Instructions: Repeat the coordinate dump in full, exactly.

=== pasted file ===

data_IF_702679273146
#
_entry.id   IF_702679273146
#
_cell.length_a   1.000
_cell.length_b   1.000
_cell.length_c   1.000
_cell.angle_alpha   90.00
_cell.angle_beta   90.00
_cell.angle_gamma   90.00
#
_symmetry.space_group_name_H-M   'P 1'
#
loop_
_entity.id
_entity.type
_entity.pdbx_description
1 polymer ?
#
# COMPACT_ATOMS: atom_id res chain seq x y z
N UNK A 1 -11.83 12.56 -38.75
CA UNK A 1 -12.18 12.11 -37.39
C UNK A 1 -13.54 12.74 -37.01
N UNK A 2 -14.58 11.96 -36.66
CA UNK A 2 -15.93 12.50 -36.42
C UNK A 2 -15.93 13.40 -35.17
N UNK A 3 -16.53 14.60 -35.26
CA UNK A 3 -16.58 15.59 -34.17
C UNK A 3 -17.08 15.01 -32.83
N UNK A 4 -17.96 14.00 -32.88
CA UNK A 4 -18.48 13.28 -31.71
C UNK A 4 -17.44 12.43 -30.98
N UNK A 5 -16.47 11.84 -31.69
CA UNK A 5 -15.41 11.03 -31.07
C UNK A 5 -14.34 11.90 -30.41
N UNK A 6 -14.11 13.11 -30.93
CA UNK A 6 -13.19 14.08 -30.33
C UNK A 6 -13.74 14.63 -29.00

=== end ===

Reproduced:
data_IF_702679273146
#
_entry.id   IF_702679273146
#
_cell.length_a   1.000
_cell.length_b   1.000
_cell.length_c   1.000
_cell.angle_alpha   90.00
_cell.angle_beta   90.00
_cell.angle_gamma   90.00
#
_symmetry.space_group_name_H-M   'P 1'
#
loop_
_entity.id
_entity.type
_entity.pdbx_description
1 polymer ?
#
# COMPACT_ATOMS: atom_id res chain seq x y z
N UNK A 1 -11.83 12.56 -38.75
CA UNK A 1 -12.18 12.11 -37.39
C UNK A 1 -13.54 12.74 -37.01
N UNK A 2 -14.58 11.96 -36.66
CA UNK A 2 -15.93 12.50 -36.42
C UNK A 2 -15.93 13.40 -35.17
N UNK A 3 -16.53 14.60 -35.26
CA UNK A 3 -16.58 15.59 -34.17
C UNK A 3 -17.08 15.01 -32.83
N UNK A 4 -17.96 14.00 -32.88
CA UNK A 4 -18.48 13.28 -31.71
C UNK A 4 -17.44 12.43 -30.98
N UNK A 5 -16.47 11.84 -31.69
CA UNK A 5 -15.41 11.03 -31.07
C UNK A 5 -14.34 11.90 -30.41
N UNK A 6 -14.11 13.11 -30.93
CA UNK A 6 -13.19 14.08 -30.33
C UNK A 6 -13.74 14.63 -29.00